Saturday, April 2, 2011

The Girl on the Tube With Roses

These are the lovely roses I found waiting on my chair today when I got to the theatre. They were given to me by Tracy, the stage manager/light and sound op for the show. It was pretty fun riding home on the tube and seeing people glance at the roses, wondering where I got them.

I was also given a really nice card from the other actress in the show. It made me feel all warm and fuzzy inside. I can't believe how welcoming they've all been to a girl who popped up the day before they opened.

The reason I got these things was because tonight was closing night of the show. Sad :( But we ended with a bang- it was a great crowd tonight! Afterwards, I went with everyone to the pub next door, where the director insisted that he "owed me a drink." However, since I don't drink alcohol and I've given up soda for Lent he ended up getting me orange juice. That's how we non-drinkin' girls do it! :p I didn't stay for long- everyone was spread out talking to family and friends who had come to see the show and I didn't know any of them. But I'm truly grateful for this experience.

Earlier today, I went to the Evolving Language exhibit at the British Library, which was mostly awesome. the drawback was that there were so many people. The drawback that stems from that one is that they were all super-slow readers, which meant that it took forever to get through the displsays and I got so frustrated that I ended up skipping around. I did see most of it though, and it was really interesting. Because of my linguistics class, I actually knew a lot of the history already, but it was a tad different because it was told in the British point of view. They were casting a lot of words high on the wall all around the room, and some of these words were the foreign equivalent of British words... but since I don't know all of them, it wasn't always a translation for me.

There were some pretty cool things on display there- there's a letter from Jane Austen to her sister, as well as part of her hand-written manuscript of Persuasion, which held an alternate ending! There was also an original (printed) copy of Pygmalion with George Bernard Shaw's personal dialect notes in it! I geeked out over that a little bit.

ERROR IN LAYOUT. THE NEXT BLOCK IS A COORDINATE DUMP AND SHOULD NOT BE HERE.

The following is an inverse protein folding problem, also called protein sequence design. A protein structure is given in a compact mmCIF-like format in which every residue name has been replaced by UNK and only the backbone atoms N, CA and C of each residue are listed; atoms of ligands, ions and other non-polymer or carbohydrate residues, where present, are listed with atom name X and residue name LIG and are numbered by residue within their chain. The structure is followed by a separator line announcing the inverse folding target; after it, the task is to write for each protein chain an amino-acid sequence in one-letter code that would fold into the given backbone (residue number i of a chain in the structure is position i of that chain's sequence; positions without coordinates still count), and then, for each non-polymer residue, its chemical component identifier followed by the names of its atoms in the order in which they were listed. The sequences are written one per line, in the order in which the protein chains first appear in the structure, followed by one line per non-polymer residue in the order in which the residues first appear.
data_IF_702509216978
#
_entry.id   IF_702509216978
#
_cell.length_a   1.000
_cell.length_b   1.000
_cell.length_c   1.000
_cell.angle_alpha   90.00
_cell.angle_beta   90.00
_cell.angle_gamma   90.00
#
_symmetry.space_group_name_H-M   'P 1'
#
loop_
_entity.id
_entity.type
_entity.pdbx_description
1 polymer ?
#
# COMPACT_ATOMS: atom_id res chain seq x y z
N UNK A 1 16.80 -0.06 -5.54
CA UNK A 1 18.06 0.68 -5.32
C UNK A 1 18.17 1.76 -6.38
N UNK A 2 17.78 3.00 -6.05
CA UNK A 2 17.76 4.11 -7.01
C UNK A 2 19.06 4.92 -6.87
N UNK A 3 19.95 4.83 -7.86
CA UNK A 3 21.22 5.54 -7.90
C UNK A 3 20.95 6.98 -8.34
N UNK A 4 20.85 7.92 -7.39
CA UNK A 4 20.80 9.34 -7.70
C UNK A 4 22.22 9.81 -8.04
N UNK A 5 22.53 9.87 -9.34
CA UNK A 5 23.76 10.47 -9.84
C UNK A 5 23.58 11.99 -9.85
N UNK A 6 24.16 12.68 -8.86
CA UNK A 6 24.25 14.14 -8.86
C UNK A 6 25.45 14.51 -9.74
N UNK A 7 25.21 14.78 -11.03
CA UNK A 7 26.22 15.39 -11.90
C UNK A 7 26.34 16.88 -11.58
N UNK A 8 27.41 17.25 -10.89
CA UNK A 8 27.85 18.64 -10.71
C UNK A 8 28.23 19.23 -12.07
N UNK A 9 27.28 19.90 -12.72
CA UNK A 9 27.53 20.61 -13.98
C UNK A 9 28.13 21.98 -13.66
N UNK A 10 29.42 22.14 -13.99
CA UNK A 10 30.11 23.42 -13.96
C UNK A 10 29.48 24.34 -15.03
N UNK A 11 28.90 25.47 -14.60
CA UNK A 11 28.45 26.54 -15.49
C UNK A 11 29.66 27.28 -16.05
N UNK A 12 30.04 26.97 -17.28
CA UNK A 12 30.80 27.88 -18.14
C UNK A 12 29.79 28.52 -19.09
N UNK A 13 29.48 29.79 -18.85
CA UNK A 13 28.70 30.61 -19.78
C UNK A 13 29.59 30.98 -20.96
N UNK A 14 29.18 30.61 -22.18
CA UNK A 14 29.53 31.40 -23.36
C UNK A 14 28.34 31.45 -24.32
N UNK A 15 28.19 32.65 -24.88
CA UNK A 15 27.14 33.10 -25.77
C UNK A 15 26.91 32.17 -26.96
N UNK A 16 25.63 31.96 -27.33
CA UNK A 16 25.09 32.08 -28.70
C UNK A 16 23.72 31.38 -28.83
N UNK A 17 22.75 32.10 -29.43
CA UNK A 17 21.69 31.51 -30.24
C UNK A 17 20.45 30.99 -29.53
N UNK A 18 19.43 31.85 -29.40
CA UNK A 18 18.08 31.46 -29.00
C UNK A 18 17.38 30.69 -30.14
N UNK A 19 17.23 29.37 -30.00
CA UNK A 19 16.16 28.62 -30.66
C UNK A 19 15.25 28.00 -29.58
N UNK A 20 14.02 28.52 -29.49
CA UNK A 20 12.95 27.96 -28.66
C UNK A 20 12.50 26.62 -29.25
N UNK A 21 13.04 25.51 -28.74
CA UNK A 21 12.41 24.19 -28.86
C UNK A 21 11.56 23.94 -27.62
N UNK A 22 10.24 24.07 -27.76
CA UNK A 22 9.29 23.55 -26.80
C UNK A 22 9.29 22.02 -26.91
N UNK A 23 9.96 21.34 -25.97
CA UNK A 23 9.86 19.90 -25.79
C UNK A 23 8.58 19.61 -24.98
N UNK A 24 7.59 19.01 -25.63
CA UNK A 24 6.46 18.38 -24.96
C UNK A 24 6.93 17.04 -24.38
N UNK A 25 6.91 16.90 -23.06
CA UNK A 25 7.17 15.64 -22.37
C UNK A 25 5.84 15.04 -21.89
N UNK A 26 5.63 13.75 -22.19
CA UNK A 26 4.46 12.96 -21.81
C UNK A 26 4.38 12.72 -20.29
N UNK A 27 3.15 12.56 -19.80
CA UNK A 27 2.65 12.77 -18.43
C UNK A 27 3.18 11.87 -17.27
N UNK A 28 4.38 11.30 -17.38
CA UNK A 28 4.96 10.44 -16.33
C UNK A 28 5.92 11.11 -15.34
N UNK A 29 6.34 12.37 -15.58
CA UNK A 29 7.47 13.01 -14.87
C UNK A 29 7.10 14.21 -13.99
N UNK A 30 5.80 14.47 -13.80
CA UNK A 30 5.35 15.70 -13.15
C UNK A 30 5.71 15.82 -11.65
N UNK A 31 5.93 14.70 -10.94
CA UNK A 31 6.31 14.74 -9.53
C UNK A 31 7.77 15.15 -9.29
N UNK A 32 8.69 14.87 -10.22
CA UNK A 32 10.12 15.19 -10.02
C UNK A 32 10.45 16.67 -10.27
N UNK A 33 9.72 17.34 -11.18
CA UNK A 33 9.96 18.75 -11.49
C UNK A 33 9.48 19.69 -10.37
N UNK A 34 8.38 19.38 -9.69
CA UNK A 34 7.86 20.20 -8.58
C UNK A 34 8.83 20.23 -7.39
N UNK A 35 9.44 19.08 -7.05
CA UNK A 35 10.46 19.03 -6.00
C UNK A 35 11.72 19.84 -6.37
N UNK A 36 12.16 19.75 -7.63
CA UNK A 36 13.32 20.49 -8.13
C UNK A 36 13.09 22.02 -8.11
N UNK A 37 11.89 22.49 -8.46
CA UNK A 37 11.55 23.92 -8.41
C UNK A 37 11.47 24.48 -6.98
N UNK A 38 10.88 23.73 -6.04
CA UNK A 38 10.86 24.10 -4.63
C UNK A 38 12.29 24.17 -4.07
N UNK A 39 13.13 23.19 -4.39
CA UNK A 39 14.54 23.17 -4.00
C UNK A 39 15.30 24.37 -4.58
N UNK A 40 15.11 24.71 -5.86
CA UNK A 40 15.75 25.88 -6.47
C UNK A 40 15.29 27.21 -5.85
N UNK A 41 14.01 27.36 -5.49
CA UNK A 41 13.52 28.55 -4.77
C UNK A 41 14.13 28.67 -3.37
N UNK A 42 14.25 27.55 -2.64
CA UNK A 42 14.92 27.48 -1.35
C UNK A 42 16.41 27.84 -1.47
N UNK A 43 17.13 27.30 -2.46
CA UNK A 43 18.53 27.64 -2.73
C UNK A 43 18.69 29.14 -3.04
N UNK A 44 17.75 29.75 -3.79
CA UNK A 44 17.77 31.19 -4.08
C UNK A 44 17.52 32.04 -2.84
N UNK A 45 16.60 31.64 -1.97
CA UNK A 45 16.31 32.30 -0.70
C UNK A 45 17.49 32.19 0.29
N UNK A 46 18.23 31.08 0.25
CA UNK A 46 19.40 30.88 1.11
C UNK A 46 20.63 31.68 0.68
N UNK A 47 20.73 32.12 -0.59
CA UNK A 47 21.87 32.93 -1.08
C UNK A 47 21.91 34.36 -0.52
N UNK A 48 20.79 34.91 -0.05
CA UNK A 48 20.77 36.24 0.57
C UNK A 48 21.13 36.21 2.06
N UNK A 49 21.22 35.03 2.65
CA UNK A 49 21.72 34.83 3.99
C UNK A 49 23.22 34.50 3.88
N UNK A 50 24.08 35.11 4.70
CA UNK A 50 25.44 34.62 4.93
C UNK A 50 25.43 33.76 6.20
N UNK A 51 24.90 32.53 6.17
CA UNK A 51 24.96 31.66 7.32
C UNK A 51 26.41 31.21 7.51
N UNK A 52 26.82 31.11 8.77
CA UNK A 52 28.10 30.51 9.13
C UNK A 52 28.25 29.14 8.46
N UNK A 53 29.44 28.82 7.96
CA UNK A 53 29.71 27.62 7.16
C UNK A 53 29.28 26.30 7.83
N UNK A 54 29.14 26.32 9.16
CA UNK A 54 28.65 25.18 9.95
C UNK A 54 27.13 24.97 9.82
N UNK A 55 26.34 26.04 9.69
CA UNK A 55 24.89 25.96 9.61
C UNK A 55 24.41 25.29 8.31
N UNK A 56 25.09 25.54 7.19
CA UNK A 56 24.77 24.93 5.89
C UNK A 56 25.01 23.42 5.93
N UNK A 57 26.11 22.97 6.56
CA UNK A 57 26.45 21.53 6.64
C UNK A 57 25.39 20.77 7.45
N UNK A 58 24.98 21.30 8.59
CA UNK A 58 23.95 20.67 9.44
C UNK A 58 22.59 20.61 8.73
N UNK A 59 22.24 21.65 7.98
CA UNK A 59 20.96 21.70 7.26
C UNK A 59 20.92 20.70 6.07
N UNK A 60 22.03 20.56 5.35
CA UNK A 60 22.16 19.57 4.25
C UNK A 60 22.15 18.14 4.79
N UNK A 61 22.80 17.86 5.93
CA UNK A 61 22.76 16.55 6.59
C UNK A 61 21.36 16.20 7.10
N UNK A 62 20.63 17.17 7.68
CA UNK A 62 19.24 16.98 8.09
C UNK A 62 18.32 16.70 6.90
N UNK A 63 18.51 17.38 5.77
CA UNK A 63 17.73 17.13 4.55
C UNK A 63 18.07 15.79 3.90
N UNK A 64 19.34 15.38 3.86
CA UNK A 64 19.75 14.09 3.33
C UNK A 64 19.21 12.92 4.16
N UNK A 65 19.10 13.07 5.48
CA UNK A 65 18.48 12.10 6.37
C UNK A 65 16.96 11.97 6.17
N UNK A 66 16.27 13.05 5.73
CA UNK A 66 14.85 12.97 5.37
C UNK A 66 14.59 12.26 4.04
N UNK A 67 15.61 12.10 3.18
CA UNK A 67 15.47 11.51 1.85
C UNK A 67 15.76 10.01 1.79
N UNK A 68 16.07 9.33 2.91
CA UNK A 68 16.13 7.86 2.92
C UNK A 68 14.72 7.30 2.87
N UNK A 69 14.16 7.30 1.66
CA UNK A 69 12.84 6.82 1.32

The library's store was also a dangerous place for me to go- besides having souvenirs from the exhibit (I got a mini-poster and a few postcards), they also had a permanent book shop. I saw a ton of books I wanted to get, but held myself off and only bought some more postcards (only one of which I plan to send. All of the others are already on my wall.)

Speaking of books, on the tube ride home tonight, I finished The Vanishing Act of Esme Lennox. What a stunning, wonderful book. It's the best book I've read in awhile, one of those that you devour fast but wish you didn't because that means it has to end. I was so into it that I missed a lot of my history lecture yesterday because I was thinking about it and I seriously considered taking it out while waiting for the snail readers to finish up at the exhibit. It's just an amazing book and I am definitely buying it as soon as I can.

(Side note: I picked up the book because the cover looked interesting. Guess what it's about? A girl in the 40s who gets put into an asylum [and how it affects her family, immediately and generations later.] The author used the same source material I used for my essay, as well as other studies I've done in my history class. Either I was oblivious to how present this issue was or it's suddenly getting more popular, because now it's EVERYWHERE. And I'm glad- I've now been studying the subject, both independently and at school, for over a year now, and it's nice to see something I'm passionate about in other sources. It also made me smile because when the main character, Esme, finds out where her parents are sending her, she says the exact same thing that the main character in my play does when she gets the same news.)

Script Frenzy update: I'm a teensy bit ahead, though a lot of those pages were just edited today and not written. Tomorrow I start the real writing, as I've edited everything I had before. I'm really scared of this project and I don't know why. It's probably best that I'm going to a write-in tomorrow; no excuses!


Mrs. Flury said...

Dear Girl with Yellow Roses,

What is the alternate ending that Jane had proposed for Persuasion?!!! It's one of my favorites, and I cannot imagine changing one tiny bit! But, now I need to know what Jane thought. Please?!

Mrs. Flury

Rachel said...

I actually don't know what it is- her handwriting was very small and (obviously) old-fashioned, so I found it hard to read. I wish I could have taken a picture, but photography wasn't allowed. Plus, I haven't read Persuasion, so I wouldn't have recognized the differences anyway. I tried to see if they had a photo of it online, but I don't think they do.

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